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Antitrust: Commission Sends Supplementary Statement of Objections to Visa
Brussels, 31 July 2012
The European Commission has informed Visa of additional concerns about possible violations of EU antitrust rules concerning multilateral interchange fees (MIFs) set by Visa. The so-called 'supplementary statement of objections' (SSO) relates to MIFs set by Visa for transactions with consumer credit cards in the European Economic Area (EEA). MIFs are an important part of the total cost that retailers must pay for accepting Visa's consumer payment cards and establish a minimum price for retailers.
The Commission's preliminary view is that these MIFs restrict competition between banks and infringe EU antitrust rules that prohibit cartels and restrictive business practices. At this stage, the Commission also doubts that Visa's MIFs are necessary to create efficiencies that benefit merchants and consumers and could therefore be entitled to an exception from these rules. The sending of a supplementary statement of objections does not prejudge the outcome of the investigation.
Today's SSO concerns all MIFs set directly by Visa in the EEA for transactions with consumer credit cards. These MIFs currently apply to all cross-border transactions in the EEA, as well as to domestic transactions in eight EU Member States (Belgium, Hungary, Ireland, Italy, Luxemburg, Malta, The Netherlands and Sweden). These inter-bank fees are paid by merchants' banks (acquirers) to cardholders' banks (issuers) for transactions with Visa's consumer credit cards.
The Commission has reached the preliminary conclusion that MIFs reduce price competition between banks by creating an important cost element common to all acquirers. The Commission considers that Visa's MIFs harm competition between acquiring banks, inflate the cost of payment card acceptance for merchants and ultimately increase consumer prices. The Commission's analysis follows closely the judgment of the EU General Court of May 2012 in the MasterCard case, which fully upheld the Commission's findings in this respect (case T-111/08).
Further, the Commission considers at this stage that the MIFs' contribution to technical and economic progress, which could justify an exemption under Article 101(3) of the Treaty on the Functioning of the European Union (TFEU) has not been proven. Even if this were the case, the Commission considers that the Visa MIFs are not set in a way that would allow consumers to enjoy a fair share of such benefits. Moreover, the actual Visa MIFs do not appear to be indispensable to the attainment of the efficiencies claimed.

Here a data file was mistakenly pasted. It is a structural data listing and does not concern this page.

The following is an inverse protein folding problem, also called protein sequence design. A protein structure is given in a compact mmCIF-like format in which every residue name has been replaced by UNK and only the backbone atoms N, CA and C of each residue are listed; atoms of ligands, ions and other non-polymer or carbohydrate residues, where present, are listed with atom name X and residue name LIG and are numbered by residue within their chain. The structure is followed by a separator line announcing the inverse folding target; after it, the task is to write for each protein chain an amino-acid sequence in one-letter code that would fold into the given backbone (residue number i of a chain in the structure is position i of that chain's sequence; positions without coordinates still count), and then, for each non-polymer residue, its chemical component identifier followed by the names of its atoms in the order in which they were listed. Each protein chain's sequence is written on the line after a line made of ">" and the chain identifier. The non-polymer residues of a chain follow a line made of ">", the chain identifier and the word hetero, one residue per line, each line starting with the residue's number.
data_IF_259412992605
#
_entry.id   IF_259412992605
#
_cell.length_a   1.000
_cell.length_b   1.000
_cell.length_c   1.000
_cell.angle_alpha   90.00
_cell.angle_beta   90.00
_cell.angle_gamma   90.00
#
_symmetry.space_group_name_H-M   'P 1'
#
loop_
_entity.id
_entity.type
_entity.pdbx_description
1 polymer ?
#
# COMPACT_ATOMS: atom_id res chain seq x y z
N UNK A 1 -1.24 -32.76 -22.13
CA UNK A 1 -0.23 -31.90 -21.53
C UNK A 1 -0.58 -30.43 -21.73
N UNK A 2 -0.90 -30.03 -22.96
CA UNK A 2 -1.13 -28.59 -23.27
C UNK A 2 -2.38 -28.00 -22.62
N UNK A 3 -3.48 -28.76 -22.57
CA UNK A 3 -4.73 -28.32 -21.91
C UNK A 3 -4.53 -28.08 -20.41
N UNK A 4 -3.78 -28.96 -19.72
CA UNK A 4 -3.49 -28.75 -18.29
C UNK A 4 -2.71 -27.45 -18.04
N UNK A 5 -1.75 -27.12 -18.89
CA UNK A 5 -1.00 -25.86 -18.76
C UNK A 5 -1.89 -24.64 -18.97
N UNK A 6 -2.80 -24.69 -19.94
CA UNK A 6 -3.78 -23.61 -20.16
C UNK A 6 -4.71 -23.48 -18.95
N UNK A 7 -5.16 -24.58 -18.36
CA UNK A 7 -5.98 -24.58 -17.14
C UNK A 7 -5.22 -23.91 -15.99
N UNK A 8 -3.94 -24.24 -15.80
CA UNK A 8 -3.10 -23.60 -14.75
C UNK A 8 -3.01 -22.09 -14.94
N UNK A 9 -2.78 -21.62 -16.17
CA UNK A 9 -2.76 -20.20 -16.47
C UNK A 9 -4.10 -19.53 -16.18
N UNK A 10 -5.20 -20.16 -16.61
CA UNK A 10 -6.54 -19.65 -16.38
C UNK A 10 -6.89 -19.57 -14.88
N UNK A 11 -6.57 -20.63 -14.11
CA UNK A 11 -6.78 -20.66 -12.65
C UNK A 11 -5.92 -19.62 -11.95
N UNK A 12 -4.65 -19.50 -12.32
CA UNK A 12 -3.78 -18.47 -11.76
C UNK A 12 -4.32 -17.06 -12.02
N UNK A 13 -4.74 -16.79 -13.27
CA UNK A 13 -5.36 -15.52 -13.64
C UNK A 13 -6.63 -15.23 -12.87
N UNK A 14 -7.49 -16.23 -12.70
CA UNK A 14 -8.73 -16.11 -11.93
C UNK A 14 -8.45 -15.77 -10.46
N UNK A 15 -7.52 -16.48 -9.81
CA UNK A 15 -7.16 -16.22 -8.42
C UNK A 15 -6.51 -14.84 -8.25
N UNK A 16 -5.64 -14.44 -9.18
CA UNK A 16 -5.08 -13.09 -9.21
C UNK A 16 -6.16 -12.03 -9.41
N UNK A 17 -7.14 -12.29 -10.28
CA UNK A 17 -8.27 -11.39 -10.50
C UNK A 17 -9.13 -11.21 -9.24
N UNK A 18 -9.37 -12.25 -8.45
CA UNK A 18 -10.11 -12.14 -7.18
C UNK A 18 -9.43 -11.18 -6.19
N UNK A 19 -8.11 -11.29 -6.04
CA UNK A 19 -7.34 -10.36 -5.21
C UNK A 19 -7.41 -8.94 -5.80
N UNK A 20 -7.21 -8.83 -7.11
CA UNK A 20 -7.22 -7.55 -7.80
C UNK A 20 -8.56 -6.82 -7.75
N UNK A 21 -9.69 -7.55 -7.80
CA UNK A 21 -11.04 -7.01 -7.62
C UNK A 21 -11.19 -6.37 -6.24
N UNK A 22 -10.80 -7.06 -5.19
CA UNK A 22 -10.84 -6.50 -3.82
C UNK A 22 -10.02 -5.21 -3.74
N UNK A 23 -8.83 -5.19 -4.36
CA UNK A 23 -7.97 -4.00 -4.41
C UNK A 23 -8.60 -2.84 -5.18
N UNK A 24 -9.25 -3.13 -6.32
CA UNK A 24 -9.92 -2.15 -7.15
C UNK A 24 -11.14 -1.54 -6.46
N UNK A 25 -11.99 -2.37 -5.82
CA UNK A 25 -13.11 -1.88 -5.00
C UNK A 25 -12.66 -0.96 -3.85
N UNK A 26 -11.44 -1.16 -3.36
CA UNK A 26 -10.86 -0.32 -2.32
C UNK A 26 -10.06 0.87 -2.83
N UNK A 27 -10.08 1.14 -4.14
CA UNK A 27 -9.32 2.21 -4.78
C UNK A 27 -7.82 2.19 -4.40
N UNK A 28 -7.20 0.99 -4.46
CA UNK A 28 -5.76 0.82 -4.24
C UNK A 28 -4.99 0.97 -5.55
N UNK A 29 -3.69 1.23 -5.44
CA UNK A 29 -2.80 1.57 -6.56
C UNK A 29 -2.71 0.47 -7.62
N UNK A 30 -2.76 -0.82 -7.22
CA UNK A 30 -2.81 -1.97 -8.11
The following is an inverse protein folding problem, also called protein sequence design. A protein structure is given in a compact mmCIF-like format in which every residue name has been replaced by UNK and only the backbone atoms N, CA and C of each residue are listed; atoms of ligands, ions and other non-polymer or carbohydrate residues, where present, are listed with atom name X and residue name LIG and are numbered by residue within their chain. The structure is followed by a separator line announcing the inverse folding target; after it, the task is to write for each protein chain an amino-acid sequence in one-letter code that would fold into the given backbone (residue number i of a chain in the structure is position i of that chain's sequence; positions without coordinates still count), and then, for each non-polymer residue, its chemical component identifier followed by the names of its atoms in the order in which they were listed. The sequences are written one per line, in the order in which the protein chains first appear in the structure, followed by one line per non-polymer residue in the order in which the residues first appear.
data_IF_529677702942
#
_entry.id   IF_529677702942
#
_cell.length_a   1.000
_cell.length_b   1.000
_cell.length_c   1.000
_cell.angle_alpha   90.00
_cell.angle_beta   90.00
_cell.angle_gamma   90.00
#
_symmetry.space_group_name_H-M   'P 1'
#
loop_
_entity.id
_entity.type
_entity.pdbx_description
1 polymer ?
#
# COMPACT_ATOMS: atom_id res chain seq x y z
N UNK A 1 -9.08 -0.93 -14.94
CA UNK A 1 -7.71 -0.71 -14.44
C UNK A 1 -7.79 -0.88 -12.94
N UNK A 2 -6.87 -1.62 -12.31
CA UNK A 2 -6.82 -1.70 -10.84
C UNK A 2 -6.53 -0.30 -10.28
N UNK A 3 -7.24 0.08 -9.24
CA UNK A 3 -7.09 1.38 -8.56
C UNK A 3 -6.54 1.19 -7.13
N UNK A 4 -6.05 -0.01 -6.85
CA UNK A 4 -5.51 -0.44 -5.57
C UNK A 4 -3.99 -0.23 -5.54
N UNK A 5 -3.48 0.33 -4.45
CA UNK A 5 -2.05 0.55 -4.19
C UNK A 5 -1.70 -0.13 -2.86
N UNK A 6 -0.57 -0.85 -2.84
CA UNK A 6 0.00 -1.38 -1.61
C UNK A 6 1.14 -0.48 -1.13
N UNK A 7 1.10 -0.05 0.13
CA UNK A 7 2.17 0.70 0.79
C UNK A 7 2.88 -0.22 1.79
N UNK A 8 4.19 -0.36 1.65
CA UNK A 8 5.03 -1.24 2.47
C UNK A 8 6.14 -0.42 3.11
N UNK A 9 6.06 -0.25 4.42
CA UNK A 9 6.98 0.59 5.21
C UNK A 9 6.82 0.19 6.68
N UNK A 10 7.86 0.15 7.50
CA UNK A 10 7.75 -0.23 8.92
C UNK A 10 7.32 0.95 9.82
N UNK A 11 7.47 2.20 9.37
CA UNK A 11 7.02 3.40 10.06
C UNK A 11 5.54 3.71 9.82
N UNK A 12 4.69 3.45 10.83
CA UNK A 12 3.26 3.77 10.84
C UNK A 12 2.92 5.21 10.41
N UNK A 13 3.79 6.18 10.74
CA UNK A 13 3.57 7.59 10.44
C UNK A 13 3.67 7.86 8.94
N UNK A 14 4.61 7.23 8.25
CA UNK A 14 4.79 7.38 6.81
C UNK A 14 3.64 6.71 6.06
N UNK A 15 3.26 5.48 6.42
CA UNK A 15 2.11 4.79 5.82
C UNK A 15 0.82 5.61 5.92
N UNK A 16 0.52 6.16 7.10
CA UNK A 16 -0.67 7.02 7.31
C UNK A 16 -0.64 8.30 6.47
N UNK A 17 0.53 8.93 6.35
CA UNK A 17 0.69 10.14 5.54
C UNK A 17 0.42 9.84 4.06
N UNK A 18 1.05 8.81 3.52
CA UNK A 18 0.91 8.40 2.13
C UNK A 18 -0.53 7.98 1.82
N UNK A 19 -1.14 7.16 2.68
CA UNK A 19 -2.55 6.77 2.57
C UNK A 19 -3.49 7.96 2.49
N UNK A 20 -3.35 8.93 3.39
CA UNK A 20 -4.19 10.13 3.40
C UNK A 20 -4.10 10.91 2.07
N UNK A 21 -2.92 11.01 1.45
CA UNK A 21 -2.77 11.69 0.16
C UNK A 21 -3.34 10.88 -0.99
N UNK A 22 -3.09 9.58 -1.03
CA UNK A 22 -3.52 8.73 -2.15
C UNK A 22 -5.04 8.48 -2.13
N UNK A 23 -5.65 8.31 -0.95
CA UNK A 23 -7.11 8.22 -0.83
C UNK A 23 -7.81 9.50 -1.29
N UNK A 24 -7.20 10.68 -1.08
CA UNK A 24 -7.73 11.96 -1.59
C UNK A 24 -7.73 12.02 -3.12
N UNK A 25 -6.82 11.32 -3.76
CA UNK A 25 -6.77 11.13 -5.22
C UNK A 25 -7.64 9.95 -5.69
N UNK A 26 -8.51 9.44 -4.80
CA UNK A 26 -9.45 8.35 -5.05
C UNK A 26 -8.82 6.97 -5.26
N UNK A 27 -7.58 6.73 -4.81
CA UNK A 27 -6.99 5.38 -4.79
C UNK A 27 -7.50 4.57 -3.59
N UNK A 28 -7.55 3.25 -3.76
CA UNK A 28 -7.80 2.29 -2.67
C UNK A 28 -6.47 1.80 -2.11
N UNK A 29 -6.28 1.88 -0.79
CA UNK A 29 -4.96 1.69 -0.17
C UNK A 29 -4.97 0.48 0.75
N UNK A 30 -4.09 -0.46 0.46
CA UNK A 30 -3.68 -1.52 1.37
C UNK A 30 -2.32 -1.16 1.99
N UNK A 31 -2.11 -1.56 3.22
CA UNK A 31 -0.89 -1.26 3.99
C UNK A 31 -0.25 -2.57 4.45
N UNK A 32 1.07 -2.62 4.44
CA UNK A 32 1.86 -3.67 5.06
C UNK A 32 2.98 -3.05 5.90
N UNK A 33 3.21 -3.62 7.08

In addition, the Commission holds the preliminary view that rules obliging cross-border acquirers to pay MIFs applicable in the country of transaction hinder cross-border acquiring and maintain the segmentation of national markets. The Commission considers that this breaches EU antitrust rules and prevents merchants from benefiting from lower MIFs in other Member States.
Visa's credit and debit cards represent approximately 41% of all payment cards issued in the EEA. Visa has the largest acceptance network within the EEA with over 5 million merchants accepting its payment cards. In 2010 a total of 35 billion card payments were made in the EEA, with a total value of €1800 billion.
Following the opening of proceedings in March 2008, the Commission sent Visa in April 2009 a Statement of Objections concerning multilateral interchange fees ("MIFs") for consumer debit and credit card transactions (see MEMO/09/151). Visa Europe offered commitments to cap its debit card MIFs at 0.20%, which the Commission made binding in December 2010 (see IP/10/1684). The proceedings regarding consumer credit MIFs continued.
Article 101 of the Treaty on the Functioning of the EU (TFEU) and Article 53 of the EEA Agreement prohibit cartels and restrictive business practices. Article 101(3) TFEU allows certain practices to be exempted from this prohibition on condition that they improve production or distribution or contribute to technical or economic progress, provided that a fair share of the benefits are passed on to consumers, and that the practices are proportionate and do not eliminate competition.
A supplementary statement of objections is a formal step in EU antitrust investigations in which the Commission informs the parties concerned in writing of additional objections raised against them. The addressees can reply in writing, request a hearing and get access to the Commission's case file.
The Commission may then take a decision on whether the conduct addressed in the supplementary statement of objections is compatible or not with EU antitrust rules.
SOURCE: European Commission